You're so slick. I love it. Today we're actually here to talk about time management and productivity and for a couple of really good reasons. First and foremost, um, we did a poll last fall. We do a poll every year of our listeners and subscribers. Um, and this year our poll showed us that just shy of 60% of you have claimed that one of the biggest struggles that you are facing is managing your own time. And that is pretty much the same year after year. Time management is the biggest issue. Um, also I did a sort of followup poll in our community wondering maybe our closest bosses are a little bit different. Nope, not really. Ask them what they thought their biggest obstacle was coming in 20, 20, and almost 40% of them said themselves followed by cells and then marketing. And in the comments below they were all saying things like they were struggling with delegating or struggling with planning their time or struggling with adjusting their schedules or workflows whenever they are changing their careers or things are happening in their business, which basically means the biggest thing that's standing in all of your way is yourself. What?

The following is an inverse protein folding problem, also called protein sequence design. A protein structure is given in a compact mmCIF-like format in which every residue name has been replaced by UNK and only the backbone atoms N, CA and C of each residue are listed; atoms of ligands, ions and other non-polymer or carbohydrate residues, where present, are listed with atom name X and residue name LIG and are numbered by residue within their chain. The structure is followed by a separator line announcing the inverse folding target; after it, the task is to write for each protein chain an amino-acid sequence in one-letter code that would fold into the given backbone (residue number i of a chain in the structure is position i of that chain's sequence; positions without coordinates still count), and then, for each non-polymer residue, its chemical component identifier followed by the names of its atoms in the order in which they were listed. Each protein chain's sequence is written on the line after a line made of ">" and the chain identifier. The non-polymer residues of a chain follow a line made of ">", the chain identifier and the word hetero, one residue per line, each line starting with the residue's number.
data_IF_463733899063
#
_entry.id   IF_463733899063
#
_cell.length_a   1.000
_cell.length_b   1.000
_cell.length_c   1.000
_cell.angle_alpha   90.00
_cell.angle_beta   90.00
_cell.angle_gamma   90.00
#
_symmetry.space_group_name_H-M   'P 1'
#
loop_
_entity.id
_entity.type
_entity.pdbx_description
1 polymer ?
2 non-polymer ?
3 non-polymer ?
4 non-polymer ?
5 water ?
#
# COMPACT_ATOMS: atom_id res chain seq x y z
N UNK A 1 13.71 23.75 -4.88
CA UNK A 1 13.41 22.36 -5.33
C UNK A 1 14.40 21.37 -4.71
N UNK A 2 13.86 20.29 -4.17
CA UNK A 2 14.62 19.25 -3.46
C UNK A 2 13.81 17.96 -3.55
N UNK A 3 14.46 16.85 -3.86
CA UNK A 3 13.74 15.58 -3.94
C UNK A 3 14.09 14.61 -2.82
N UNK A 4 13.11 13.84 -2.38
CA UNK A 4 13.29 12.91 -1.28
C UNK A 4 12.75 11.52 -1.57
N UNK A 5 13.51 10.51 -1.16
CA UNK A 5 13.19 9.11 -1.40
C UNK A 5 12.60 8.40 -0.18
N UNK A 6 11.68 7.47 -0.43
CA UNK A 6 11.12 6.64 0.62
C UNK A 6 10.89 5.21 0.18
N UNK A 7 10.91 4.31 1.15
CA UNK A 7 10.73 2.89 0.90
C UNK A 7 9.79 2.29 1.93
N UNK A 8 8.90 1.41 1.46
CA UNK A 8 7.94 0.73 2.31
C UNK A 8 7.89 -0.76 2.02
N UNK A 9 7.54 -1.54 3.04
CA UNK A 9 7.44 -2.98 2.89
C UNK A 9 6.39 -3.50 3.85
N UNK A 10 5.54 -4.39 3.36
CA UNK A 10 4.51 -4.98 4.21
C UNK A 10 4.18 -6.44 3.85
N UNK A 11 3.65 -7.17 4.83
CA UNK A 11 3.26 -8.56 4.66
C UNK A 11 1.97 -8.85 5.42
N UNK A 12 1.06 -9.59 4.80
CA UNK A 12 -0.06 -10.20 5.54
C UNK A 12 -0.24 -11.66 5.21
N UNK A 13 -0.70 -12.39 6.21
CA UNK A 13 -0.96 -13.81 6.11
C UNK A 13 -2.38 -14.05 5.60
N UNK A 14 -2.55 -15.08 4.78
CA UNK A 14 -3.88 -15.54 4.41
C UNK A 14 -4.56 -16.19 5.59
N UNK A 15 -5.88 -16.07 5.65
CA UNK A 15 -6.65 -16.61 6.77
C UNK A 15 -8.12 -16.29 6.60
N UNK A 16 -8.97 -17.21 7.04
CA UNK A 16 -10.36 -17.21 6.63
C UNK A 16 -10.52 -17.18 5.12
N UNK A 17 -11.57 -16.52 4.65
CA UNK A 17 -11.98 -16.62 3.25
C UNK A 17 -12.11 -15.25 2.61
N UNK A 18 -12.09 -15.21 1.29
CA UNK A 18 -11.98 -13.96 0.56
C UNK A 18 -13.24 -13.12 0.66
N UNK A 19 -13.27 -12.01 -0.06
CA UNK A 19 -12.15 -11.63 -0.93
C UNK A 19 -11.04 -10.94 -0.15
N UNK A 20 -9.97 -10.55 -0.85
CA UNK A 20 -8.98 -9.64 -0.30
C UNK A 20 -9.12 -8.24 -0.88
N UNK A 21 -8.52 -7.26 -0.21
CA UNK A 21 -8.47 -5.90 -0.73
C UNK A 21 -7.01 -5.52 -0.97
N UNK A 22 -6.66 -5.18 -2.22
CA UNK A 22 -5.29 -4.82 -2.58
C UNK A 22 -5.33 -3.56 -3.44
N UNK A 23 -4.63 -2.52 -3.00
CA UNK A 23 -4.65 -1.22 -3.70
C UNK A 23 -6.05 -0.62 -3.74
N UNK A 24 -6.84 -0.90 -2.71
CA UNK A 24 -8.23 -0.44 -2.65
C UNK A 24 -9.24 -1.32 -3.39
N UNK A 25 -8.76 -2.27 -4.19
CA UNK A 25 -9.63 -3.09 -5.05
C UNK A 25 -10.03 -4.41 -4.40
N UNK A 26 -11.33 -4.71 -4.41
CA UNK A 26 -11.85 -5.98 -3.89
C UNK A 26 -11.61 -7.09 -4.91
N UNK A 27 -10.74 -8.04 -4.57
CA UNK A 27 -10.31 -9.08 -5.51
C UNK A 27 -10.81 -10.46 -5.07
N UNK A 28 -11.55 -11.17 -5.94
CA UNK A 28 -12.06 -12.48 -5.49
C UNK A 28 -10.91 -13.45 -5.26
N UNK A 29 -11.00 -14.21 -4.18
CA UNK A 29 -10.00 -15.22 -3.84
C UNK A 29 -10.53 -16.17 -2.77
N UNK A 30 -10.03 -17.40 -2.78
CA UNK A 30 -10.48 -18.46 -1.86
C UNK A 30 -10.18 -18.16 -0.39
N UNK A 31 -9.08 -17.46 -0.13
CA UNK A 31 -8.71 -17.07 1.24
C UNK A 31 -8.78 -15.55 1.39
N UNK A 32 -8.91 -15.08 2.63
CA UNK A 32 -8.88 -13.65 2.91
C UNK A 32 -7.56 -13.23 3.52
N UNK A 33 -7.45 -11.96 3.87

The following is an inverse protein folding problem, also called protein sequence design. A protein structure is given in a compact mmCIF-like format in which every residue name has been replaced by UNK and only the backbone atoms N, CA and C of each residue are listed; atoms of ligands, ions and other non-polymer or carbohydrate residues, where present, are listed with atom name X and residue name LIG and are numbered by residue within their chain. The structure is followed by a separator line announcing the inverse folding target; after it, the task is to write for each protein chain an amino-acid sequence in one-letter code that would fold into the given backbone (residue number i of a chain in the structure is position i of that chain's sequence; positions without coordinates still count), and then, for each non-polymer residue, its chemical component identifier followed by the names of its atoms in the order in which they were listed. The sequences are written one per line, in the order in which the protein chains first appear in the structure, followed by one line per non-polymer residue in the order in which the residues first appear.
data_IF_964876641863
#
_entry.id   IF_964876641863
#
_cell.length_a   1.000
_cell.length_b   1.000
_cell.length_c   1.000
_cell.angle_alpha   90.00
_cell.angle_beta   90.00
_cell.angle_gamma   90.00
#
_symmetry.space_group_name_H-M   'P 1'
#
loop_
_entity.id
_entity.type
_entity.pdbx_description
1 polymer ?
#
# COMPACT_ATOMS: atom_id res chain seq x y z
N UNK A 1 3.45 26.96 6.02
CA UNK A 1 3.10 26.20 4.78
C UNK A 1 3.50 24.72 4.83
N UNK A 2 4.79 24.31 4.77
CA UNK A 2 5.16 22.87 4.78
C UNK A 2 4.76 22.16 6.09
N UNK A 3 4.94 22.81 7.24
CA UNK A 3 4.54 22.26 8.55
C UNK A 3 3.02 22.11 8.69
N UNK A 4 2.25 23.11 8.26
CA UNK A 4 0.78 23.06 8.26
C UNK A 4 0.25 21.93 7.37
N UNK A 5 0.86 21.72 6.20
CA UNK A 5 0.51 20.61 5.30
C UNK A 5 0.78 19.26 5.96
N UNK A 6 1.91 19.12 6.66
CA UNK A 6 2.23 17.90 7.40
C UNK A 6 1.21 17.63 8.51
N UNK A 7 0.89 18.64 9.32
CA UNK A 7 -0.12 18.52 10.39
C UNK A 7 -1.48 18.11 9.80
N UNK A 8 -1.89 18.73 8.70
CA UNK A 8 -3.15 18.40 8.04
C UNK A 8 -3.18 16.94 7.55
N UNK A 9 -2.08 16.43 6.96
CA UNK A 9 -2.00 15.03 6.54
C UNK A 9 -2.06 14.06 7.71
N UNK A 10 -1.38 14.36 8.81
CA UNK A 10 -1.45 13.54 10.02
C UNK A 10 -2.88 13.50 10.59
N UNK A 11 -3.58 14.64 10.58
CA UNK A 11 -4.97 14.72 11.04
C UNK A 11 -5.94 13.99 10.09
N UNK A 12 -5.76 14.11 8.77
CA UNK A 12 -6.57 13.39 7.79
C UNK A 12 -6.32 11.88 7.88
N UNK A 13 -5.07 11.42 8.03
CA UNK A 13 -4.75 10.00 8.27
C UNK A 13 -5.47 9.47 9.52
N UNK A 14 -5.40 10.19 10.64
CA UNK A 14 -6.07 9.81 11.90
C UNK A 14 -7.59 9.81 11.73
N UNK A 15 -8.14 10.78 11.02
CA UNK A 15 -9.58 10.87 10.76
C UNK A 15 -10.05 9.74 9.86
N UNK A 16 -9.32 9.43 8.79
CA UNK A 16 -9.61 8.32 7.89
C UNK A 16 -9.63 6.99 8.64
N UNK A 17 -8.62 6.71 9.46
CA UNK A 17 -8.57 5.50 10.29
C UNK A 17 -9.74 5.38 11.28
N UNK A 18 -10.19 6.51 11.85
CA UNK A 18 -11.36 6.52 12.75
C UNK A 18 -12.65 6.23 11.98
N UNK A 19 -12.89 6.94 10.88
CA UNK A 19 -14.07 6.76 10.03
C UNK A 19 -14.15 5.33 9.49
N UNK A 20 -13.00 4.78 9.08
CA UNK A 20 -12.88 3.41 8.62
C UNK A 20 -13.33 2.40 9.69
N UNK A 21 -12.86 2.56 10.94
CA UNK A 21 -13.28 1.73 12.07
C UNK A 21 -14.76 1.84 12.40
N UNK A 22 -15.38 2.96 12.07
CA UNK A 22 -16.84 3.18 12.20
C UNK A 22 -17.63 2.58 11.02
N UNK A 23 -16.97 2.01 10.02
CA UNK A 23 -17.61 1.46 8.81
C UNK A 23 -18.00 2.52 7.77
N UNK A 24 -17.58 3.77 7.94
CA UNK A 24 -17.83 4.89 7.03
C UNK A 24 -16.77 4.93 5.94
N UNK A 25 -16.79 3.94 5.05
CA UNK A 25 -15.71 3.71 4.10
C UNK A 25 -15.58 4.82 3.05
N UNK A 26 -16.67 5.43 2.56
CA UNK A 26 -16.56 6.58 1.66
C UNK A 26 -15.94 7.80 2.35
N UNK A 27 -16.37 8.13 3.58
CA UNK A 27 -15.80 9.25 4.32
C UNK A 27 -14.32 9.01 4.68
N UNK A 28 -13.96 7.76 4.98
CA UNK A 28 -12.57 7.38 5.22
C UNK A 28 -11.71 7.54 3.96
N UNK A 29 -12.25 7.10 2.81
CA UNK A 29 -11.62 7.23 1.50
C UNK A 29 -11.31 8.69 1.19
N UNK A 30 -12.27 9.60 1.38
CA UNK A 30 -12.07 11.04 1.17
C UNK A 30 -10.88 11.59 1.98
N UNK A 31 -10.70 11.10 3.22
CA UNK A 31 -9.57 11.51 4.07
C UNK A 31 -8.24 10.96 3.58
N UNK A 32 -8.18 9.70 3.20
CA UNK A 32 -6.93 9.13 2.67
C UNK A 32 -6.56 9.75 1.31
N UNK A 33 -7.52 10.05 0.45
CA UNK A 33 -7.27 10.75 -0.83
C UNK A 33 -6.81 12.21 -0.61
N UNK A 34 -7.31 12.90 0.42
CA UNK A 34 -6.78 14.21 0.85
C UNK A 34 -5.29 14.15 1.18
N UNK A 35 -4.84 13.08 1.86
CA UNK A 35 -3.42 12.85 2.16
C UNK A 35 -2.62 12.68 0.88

Kathleen:

No, know the struggle isn't yourself. The struggle is the time. It's in your own ability to manage your own dime. That's true. And you know, I can get real weird about time. I've been reading this book called Einstein's dreams and it's convinced me more than ever that you can kind of stretch time, you can slow time down, you can kind of manipulate time. And I think that we've all experienced this whenever we've been in a flow state, whenever we've been incredibly focused, whenever we've been in States of emergency, like a car wreck, you know how everything slows down and you can see every little thing. I mean it just is something that we can actually manipulate to work for us. Yes. But also we all have the same 24 hours in our day as Beyonce. So there's no, she's a magician. She's really stretching time, right? She's hydrating is what she's doing. She's very well hydrated.